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Keynote Address

"Wagner's Oceanic Feelings"


With the term “oceanic feelings” Sigmund Freud expanded a major aesthetic and philosophical concept into the field of psychology. At the beginning of the nineteenth-century in aesthetics this concept was defined dualistically as romantic, as opposed to classical: intimations of the infinite as opposed to the perfections of the beautiful. The term originated in the correspondence between the writer and musicologist Romain Rolland and Sigmund Freud, who quoted Rolland in his late book Civilization and its Discontents (1930) as describing “an emotion that one would like to call the feeling of ‘eternity,’ an emotion of something without borders, parameters, ‘oceanic,’ so to speak.” In his discussion Freud confessed an aversion to these feelings, which he interpreted as the dangerous breakdown of the Ego’s boundaries.


Richard Wagner explored an arguably romantic and Freudian dissolution of boundaries through water imagery in his aesthetic writings. I examine how Wagner equated music with the sea and sound with a primal fluidity in The Artwork of the Future (1849) and Opera and Drama (1851). These images take on additional significance when considered along with the gendered metaphors that drive his poetics of music drama in these Zurich writings. Music is famously designated a woman, with whom Poetry/man procreates. The combined music/water/woman imagery is repeatedly and insistently subjugated to the man in control. But as he worked his way towards the music drama through these analogies and figures of speech, Wagner also found himself depicting the lure of losing control and being swept away forever into a dark, vast, formless flowing. Examining these “oceanic feelings” can deepen our understanding of Wagner’s attitude toward music and the feminine. I conclude that although Wagner described music/woman as subservient to poetry/man in the Zurich writings, his imagery portrays a more complex relationship that resonates with later psychoanalytic theories.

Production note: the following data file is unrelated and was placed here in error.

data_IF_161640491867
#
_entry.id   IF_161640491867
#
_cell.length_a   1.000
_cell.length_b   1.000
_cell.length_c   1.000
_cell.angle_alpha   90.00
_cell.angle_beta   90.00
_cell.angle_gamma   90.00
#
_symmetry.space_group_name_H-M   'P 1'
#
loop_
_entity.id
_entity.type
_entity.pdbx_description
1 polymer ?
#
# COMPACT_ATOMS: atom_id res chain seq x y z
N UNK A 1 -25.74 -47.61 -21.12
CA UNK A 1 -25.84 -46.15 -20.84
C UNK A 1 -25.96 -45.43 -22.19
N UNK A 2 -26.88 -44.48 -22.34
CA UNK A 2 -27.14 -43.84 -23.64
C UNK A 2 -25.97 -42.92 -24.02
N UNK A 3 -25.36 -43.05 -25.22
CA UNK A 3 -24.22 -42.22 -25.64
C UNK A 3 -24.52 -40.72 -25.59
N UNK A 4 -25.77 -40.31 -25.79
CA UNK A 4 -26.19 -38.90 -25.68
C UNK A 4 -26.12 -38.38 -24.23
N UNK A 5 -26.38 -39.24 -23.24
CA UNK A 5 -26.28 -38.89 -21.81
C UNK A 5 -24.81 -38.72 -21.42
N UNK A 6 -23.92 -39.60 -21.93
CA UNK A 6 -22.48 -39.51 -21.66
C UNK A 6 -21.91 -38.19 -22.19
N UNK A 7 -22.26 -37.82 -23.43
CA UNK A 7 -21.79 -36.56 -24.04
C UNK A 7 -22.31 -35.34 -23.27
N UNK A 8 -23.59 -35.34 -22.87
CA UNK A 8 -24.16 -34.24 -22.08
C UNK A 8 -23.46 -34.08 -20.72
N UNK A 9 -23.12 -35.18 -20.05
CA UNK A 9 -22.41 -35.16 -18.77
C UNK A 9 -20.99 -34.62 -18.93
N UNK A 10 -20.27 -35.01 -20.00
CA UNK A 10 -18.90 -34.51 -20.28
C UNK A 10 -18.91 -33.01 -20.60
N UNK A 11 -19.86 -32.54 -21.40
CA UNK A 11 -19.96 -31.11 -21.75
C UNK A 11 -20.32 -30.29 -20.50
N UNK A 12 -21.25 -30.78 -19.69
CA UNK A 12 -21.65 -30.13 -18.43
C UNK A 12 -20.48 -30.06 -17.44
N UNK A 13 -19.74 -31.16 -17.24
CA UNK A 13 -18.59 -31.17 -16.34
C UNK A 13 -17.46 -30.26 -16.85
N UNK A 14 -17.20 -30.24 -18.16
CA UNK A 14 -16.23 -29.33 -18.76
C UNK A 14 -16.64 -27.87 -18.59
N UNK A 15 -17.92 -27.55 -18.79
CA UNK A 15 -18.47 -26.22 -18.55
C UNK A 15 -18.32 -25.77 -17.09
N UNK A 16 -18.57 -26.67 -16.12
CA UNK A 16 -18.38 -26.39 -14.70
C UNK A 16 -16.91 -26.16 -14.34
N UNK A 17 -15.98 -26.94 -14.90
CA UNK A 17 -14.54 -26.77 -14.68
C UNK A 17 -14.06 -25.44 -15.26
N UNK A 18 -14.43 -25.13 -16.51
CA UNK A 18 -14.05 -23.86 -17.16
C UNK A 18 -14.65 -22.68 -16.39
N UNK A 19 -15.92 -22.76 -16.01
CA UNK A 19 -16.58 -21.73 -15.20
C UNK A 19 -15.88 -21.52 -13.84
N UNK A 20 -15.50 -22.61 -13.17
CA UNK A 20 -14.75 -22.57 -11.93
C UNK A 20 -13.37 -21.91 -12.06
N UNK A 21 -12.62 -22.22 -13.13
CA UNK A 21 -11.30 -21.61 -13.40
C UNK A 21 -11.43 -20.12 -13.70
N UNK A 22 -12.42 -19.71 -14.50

Sanna Pederson

Dr. Sanna Pederson, Mavis C. Pitman Professor of Music at University of Oklahoma since 2001, specializes in German nineteenth-century music and culture. She has published articles relating Beethoven and German music to nation building, historiography, masculinity, and anti-romanticism. She is currently working on a book called A History of Absolute Music; her article "Defining the term 'Absolute Music' Historically" appeared in Music and Letters in 2009. She received the Charles A. Ryskamp Research Fellowship from the American Council of Learned Societies in 2005. She serves on the editorial board of the Journal of the American Musicological Society. Pederson received the Ph.D from the University of Pennsylvania with a dissertation on the history of German music criticism. She has previously taught at Wesleyan University, Bates College, and Macalester College.

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